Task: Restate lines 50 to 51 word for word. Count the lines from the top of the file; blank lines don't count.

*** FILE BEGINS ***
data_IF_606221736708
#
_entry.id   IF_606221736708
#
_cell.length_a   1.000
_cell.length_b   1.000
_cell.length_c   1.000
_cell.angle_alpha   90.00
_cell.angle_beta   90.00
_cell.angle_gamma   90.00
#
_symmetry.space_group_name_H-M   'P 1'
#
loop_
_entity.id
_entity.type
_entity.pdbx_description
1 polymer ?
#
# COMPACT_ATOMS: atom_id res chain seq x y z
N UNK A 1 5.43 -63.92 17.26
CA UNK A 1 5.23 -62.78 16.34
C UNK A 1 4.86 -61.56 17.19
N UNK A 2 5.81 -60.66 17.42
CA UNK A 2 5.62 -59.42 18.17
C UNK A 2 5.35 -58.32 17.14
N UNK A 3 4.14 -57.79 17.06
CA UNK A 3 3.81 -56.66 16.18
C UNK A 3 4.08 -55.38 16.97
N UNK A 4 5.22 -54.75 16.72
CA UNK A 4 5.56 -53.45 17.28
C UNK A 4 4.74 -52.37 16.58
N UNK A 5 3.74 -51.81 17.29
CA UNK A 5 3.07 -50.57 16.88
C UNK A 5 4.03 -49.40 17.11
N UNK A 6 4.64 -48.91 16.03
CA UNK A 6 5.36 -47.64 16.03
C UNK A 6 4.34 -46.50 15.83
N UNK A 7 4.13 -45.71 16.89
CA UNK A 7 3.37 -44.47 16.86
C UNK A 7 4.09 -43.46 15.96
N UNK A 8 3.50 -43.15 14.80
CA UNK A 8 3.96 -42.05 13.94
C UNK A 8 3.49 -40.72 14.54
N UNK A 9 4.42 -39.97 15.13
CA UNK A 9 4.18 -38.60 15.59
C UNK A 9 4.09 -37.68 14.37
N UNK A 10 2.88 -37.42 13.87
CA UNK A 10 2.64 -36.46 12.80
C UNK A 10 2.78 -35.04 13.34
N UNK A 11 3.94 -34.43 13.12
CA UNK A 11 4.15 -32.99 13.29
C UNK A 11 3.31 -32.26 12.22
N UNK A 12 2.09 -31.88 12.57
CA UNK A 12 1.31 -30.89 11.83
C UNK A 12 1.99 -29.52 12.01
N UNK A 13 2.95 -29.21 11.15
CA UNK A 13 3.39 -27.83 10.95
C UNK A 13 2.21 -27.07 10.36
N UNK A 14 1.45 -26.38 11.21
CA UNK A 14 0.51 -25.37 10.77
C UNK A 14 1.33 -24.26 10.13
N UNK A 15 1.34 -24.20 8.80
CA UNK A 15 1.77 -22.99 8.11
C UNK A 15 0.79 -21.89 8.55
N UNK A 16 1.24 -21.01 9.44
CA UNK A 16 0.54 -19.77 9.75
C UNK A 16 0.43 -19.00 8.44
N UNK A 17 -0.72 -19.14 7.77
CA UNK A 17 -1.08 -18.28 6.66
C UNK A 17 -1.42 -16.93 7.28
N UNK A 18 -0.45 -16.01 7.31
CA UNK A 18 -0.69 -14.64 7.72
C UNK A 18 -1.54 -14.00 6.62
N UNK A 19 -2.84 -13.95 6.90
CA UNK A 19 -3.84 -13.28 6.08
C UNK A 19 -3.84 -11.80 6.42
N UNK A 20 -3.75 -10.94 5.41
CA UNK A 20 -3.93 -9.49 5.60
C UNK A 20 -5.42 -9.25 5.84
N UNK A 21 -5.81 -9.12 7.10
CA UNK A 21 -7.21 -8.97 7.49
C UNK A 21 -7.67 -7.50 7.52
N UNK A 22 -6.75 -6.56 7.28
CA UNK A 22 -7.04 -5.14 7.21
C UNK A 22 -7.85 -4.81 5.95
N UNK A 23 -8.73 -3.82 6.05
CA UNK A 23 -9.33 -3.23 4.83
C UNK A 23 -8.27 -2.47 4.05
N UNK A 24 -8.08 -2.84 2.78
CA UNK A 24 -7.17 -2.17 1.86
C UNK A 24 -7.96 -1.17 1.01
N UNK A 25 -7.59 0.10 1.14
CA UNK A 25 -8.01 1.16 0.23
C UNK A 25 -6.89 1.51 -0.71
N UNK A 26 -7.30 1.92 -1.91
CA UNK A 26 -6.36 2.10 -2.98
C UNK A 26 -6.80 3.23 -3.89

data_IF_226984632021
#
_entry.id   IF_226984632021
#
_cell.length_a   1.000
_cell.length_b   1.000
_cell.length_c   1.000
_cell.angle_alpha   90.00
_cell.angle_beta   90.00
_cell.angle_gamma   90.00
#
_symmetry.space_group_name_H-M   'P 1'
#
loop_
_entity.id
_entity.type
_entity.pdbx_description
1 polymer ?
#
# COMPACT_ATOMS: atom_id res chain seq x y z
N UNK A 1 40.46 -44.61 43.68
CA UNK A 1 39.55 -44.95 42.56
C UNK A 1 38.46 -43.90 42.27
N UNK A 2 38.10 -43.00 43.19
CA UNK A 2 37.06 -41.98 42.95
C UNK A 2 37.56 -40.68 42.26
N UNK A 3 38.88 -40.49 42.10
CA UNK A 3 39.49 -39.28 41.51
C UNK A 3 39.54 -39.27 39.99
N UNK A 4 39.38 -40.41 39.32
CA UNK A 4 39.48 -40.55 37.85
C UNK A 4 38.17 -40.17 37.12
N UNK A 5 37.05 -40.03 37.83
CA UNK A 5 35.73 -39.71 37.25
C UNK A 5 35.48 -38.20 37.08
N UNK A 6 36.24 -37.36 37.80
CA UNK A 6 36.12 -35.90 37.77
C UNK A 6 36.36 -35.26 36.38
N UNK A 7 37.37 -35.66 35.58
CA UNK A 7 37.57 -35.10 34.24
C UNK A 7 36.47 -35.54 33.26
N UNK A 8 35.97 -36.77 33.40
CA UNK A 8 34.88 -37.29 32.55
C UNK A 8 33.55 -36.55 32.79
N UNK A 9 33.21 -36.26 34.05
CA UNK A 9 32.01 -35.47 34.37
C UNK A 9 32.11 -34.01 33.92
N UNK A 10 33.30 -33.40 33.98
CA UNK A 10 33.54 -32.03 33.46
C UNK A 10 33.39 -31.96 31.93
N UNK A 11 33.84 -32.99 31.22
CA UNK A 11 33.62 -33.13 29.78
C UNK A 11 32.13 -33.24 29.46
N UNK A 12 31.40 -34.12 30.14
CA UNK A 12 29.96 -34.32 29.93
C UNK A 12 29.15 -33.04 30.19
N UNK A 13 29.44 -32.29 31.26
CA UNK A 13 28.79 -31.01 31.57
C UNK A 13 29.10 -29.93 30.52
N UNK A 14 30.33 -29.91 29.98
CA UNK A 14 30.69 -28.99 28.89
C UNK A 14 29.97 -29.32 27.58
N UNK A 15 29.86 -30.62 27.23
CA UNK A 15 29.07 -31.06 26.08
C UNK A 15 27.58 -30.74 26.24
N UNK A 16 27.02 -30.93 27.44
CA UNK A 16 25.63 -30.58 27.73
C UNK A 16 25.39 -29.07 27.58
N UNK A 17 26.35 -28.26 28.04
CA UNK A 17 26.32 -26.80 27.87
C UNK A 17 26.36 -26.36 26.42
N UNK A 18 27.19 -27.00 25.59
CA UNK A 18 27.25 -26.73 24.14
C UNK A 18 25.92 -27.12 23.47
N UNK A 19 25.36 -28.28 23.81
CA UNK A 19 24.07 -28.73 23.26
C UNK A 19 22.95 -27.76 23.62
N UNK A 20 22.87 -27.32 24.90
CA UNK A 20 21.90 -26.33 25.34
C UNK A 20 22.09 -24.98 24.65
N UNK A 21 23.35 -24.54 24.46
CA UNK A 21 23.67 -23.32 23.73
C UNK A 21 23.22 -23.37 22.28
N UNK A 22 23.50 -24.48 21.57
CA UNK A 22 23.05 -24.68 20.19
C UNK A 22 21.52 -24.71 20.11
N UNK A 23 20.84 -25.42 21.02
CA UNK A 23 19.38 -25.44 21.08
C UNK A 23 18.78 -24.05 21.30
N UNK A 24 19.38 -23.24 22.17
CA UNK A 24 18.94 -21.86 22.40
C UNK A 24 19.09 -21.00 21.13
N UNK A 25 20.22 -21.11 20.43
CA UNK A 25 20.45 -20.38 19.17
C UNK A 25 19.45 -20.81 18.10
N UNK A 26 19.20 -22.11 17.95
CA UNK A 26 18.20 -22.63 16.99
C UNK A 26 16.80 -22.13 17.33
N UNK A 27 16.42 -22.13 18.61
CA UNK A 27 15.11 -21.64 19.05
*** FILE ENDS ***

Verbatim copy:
C UNK A 10 2.78 -35.04 13.34
N UNK A 11 3.94 -34.43 13.12